Toki and Towa play slightly differently from each other. Towa does better with ranged combat, while Towa is a close attack fighter. Toki learns different spells (Fire and Stone) from Towa (Lightning and Ice), but as the game continues, you’ll be able to customize the girls however you like. It’s worth noting that the “gift chain” is exceptionally long, and there are so many options to choose from, you’ll have to play the game twice to get enough GP to unlock everything for both characters. You’ll have to play the game twice anyway to see all three endings (both main endings on the first playthrough by using the same save twice, and then a second full playthrough for the “True” ending. In my game, Toki started out with the Rifleman skill, and then I gave her Flame Magician and Rune Knight, followed by Black Magician, Beast Master and then White Magician and Princess of Time. Towa, on the other hand has been built quite differently. I started with Swordsman, then gave her Bolt Magician and Rune Knight, and followed things with giving her lots of skill slots, both active and passive. This meant the Twin Tail, Mathematician, and Bolt Guardian gifts. The end result was that Towa was a great defensive and ranged attacker, while Towa was a close distance fighter with extra health damage, condition causing abilities to her strike and, if needed, was extremely good with distance lightning spells.
Of course, I’d be remiss if I didn’t close out this preview with the visuals. The entire game looks like a high definition anime. The visuals are gorgeous. There aren’t a wide range of visuals, so characters will make the same few motions repeatedly, but what is here is fully animated and just blew me away every time I encountered a new creature, attack or character. This really is one of the most innovative games I’ve encountered visually, and it reminds me of how everyone was taken back by FMV games like The 7th Guest or Phantasmagoria in ye olden times when I was a kid.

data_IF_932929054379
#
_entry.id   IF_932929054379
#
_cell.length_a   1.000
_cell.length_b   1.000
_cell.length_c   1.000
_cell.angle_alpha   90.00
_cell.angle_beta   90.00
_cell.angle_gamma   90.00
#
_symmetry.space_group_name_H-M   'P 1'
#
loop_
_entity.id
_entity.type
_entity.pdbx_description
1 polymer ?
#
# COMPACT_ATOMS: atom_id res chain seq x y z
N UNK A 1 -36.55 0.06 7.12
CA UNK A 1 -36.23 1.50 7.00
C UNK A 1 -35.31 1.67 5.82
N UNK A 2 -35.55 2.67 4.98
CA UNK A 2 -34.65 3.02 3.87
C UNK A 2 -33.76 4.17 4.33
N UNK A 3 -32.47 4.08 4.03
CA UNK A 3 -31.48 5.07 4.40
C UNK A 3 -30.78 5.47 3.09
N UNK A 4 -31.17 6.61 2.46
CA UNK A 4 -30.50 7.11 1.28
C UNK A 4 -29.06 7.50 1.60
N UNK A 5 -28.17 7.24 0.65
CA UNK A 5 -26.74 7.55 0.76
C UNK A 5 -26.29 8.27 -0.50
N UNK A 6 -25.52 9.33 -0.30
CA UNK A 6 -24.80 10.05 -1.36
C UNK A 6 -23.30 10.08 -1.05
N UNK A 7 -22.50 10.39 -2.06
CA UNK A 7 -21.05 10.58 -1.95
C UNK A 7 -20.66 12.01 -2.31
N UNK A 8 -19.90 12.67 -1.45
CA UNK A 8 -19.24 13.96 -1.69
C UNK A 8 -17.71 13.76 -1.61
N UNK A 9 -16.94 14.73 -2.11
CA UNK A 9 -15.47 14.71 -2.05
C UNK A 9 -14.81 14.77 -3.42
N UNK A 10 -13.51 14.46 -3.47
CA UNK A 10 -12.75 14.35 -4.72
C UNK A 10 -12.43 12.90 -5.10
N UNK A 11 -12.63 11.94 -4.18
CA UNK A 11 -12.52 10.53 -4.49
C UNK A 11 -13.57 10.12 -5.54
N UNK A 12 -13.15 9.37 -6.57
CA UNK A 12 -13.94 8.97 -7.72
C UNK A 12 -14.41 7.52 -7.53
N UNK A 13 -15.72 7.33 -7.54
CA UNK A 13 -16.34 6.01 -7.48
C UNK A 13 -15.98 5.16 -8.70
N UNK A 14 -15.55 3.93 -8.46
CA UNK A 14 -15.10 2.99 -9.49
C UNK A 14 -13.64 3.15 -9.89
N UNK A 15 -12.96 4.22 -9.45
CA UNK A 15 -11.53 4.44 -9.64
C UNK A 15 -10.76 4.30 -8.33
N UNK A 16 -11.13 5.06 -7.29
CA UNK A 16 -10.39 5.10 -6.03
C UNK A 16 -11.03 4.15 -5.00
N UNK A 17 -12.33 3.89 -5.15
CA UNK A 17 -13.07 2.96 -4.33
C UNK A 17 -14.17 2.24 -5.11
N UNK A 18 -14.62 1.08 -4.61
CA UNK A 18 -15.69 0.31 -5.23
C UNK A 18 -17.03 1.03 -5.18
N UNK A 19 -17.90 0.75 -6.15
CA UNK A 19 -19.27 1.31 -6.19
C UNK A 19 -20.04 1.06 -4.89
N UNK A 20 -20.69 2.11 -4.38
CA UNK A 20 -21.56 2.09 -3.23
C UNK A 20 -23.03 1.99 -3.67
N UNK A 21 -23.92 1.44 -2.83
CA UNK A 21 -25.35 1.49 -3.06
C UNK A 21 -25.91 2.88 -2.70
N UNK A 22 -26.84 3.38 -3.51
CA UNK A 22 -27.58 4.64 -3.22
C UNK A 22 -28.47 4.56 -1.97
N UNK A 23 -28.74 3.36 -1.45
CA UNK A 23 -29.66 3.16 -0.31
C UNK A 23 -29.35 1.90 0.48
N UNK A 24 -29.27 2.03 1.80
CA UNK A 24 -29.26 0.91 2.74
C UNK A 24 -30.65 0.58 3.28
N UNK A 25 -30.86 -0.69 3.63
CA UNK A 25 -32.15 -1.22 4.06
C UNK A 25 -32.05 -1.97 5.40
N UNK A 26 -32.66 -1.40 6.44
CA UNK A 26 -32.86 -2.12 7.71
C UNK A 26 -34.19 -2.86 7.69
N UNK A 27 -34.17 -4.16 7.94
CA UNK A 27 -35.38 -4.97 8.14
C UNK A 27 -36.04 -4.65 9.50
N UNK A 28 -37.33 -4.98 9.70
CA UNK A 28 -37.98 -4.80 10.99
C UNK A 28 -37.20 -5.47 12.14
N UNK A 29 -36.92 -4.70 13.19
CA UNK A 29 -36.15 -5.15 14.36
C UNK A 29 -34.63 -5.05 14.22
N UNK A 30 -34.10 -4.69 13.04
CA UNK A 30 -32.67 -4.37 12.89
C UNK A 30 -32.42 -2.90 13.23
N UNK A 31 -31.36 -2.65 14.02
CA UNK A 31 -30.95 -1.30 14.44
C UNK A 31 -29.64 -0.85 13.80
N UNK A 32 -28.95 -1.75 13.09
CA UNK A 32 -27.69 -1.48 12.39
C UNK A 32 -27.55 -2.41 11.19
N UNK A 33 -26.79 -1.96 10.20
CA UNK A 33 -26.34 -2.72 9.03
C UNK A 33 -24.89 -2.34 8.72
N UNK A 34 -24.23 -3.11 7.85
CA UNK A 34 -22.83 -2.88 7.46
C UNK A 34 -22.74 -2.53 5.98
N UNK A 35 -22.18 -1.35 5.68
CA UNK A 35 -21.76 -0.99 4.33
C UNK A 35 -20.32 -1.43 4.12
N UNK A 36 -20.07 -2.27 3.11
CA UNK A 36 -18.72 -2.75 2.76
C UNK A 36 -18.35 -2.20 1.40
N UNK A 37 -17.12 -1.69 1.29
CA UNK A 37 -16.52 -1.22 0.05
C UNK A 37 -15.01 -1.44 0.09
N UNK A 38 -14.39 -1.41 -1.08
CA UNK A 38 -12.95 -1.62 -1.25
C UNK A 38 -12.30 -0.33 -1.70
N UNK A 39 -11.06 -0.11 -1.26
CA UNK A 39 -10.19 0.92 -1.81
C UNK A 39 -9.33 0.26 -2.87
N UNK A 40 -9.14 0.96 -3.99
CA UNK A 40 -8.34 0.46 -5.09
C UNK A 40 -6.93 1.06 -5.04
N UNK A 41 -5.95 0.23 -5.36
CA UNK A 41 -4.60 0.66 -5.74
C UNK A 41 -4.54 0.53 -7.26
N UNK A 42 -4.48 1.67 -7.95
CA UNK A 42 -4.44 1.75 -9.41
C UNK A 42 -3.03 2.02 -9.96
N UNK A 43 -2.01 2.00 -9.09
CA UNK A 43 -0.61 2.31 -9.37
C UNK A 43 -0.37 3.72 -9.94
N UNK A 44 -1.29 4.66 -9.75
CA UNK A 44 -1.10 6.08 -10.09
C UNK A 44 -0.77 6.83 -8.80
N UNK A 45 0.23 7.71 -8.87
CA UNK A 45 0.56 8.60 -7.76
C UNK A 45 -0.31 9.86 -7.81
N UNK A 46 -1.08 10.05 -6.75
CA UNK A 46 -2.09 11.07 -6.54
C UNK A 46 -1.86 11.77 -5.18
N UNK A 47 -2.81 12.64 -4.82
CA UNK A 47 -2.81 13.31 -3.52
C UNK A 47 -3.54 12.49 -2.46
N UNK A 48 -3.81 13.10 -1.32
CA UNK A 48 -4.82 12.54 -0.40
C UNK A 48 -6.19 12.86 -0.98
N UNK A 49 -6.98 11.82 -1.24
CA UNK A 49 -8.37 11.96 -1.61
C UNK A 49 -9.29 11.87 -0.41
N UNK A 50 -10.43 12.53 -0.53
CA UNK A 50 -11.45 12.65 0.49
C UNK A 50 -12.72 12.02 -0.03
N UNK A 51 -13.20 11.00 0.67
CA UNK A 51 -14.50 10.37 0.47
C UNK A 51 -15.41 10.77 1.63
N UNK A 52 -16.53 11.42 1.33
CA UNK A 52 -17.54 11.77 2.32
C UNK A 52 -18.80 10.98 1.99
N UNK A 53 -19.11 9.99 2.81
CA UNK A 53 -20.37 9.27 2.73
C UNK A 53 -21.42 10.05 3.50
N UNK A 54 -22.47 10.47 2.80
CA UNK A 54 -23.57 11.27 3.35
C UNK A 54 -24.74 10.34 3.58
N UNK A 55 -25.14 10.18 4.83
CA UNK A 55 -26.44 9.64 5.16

Honestly, Time and Eternity is crazy awesome so far, I will be shocked if it’s not at least a nominee for some award come the end of the year, and it’s definitely in my top five games of the year. Of course, I’m only a sixth into the game, so things may change, but right now (God knows that has happened before…), it’s hard not to gush over this game in every way. The visuals are gorgeous, the voice acting and music are top notch, the story is whimsical and a huge change from the usual “mopey anti-hero saves all of creation” that we find in a lot of JRPGs. Combat is extremely unique and a lot of fun, and I love the customization tree for both girls. This is definitely a game that is going to be a time sink for me. I can’t wait to see what else Time and Eternity has in store for me.
Time and Eternity has a release date of July 16th and an MSRP of only $49.99, so strongly considering pre-ordering this one. If you do pre-order it, you get a soundtrack CD with nine tracks from the game. I love the soundtrack, so this is a wonderful pre-order bonus. If you go directly to Nippon Ichi’s website, you can preorder a limited edition version of the game for $64.99. This version includes a special slipcase for the game, the pre-order CD, a hardcover art book and poster. I’m tempted to get this version and I have my free review copy – that’s how much I’m enjoying the game. Hopefully, I’ll still be feeling the same way once it’s review time for Time and Eternity.